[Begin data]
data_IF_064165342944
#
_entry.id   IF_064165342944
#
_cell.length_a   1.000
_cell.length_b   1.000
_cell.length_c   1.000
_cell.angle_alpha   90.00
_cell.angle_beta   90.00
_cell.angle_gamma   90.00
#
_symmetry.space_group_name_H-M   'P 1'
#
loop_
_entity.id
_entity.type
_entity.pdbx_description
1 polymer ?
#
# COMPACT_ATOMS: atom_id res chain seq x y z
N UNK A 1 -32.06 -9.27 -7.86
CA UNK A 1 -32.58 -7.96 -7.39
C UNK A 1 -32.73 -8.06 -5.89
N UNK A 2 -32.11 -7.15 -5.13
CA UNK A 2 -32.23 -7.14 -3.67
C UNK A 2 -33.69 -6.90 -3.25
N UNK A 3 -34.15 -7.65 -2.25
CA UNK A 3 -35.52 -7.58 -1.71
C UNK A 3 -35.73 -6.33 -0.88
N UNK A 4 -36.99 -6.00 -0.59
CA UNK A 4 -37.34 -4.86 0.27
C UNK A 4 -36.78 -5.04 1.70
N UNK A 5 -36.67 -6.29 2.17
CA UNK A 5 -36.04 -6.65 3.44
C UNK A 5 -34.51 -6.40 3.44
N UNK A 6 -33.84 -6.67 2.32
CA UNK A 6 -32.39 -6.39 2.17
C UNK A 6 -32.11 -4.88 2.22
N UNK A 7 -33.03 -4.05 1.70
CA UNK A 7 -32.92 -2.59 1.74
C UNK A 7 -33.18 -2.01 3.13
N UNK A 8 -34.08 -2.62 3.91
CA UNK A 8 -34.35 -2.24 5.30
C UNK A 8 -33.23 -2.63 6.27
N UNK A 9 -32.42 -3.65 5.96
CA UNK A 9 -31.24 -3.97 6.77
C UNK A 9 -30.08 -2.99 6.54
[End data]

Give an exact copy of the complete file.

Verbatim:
data_IF_064165342944
#
_entry.id   IF_064165342944
#
_cell.length_a   1.000
_cell.length_b   1.000
_cell.length_c   1.000
_cell.angle_alpha   90.00
_cell.angle_beta   90.00
_cell.angle_gamma   90.00
#
_symmetry.space_group_name_H-M   'P 1'
#
loop_
_entity.id
_entity.type
_entity.pdbx_description
1 polymer ?
#
# COMPACT_ATOMS: atom_id res chain seq x y z
N UNK A 1 -32.06 -9.27 -7.86
CA UNK A 1 -32.58 -7.96 -7.39
C UNK A 1 -32.73 -8.06 -5.89
N UNK A 2 -32.11 -7.15 -5.13
CA UNK A 2 -32.23 -7.14 -3.67
C UNK A 2 -33.69 -6.90 -3.25
N UNK A 3 -34.15 -7.65 -2.25
CA UNK A 3 -35.52 -7.58 -1.71
C UNK A 3 -35.73 -6.33 -0.88
N UNK A 4 -36.99 -6.00 -0.59
CA UNK A 4 -37.34 -4.86 0.27
C UNK A 4 -36.78 -5.04 1.70
N UNK A 5 -36.67 -6.29 2.17
CA UNK A 5 -36.04 -6.65 3.44
C UNK A 5 -34.51 -6.40 3.44
N UNK A 6 -33.84 -6.67 2.32
CA UNK A 6 -32.39 -6.39 2.17
C UNK A 6 -32.11 -4.88 2.22
N UNK A 7 -33.03 -4.05 1.70
CA UNK A 7 -32.92 -2.59 1.74
C UNK A 7 -33.18 -2.01 3.13
N UNK A 8 -34.08 -2.62 3.91
CA UNK A 8 -34.35 -2.24 5.30
C UNK A 8 -33.23 -2.63 6.27
N UNK A 9 -32.42 -3.65 5.96
CA UNK A 9 -31.24 -3.97 6.77
C UNK A 9 -30.08 -2.99 6.54